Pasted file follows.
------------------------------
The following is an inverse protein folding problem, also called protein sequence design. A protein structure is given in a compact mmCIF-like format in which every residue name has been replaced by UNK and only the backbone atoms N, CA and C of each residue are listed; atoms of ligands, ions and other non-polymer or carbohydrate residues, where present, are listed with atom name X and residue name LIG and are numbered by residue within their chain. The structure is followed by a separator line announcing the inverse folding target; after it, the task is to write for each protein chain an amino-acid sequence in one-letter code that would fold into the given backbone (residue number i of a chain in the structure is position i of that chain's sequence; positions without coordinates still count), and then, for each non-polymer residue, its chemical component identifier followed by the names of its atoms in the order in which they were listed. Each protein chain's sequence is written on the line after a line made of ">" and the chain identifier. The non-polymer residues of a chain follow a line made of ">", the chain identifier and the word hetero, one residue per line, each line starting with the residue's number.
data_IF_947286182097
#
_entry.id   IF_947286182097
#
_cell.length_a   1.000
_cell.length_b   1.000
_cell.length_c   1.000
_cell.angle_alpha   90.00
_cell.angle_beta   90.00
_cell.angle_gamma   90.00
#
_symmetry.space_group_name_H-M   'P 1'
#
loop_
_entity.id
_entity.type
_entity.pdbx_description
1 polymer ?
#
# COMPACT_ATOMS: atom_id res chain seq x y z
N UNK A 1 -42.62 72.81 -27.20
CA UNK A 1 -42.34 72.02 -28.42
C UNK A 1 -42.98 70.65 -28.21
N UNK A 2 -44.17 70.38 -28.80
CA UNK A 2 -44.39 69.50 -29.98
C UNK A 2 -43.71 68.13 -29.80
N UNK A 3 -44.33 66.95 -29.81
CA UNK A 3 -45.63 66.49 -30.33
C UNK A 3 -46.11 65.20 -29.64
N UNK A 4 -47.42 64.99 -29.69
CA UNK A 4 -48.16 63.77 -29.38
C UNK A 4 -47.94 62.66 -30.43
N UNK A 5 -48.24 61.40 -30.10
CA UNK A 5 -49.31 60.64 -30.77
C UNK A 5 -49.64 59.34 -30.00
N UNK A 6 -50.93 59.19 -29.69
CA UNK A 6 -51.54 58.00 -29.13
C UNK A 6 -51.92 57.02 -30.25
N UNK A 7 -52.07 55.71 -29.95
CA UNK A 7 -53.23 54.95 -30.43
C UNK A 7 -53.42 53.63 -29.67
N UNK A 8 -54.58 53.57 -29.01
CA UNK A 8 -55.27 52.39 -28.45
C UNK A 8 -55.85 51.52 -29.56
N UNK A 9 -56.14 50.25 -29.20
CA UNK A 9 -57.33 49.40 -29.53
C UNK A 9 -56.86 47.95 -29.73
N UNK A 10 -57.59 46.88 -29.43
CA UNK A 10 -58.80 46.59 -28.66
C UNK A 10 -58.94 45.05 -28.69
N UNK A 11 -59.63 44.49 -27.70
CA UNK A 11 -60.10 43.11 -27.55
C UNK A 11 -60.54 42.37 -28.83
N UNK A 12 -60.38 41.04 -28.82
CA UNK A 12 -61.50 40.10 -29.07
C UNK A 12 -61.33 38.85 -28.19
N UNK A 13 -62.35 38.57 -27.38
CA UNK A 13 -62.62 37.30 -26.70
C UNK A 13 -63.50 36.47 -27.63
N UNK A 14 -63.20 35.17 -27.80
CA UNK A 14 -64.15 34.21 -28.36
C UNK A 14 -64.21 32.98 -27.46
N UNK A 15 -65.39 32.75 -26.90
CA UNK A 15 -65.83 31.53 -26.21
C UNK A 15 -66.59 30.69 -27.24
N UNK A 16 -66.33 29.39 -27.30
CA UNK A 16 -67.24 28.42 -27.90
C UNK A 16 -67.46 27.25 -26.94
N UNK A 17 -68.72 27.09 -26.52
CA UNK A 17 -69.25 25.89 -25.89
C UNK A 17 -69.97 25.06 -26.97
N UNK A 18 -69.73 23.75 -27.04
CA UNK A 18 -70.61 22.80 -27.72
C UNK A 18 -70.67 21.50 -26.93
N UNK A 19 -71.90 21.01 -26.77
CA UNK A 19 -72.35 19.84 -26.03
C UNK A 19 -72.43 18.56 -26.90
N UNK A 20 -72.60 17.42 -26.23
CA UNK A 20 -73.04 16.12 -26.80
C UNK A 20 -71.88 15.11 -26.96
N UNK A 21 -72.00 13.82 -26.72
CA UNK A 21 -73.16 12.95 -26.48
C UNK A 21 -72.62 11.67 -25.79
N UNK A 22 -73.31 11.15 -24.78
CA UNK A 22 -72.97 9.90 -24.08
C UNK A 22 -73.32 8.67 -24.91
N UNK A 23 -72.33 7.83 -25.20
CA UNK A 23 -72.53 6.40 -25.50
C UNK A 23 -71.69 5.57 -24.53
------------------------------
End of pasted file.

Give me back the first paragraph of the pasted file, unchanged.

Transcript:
The following is an inverse protein folding problem, also called protein sequence design. A protein structure is given in a compact mmCIF-like format in which every residue name has been replaced by UNK and only the backbone atoms N, CA and C of each residue are listed; atoms of ligands, ions and other non-polymer or carbohydrate residues, where present, are listed with atom name X and residue name LIG and are numbered by residue within their chain. The structure is followed by a separator line announcing the inverse folding target; after it, the task is to write for each protein chain an amino-acid sequence in one-letter code that would fold into the given backbone (residue number i of a chain in the structure is position i of that chain's sequence; positions without coordinates still count), and then, for each non-polymer residue, its chemical component identifier followed by the names of its atoms in the order in which they were listed. Each protein chain's sequence is written on the line after a line made of ">" and the chain identifier. The non-polymer residues of a chain follow a line made of ">", the chain identifier and the word hetero, one residue per line, each line starting with the residue's number.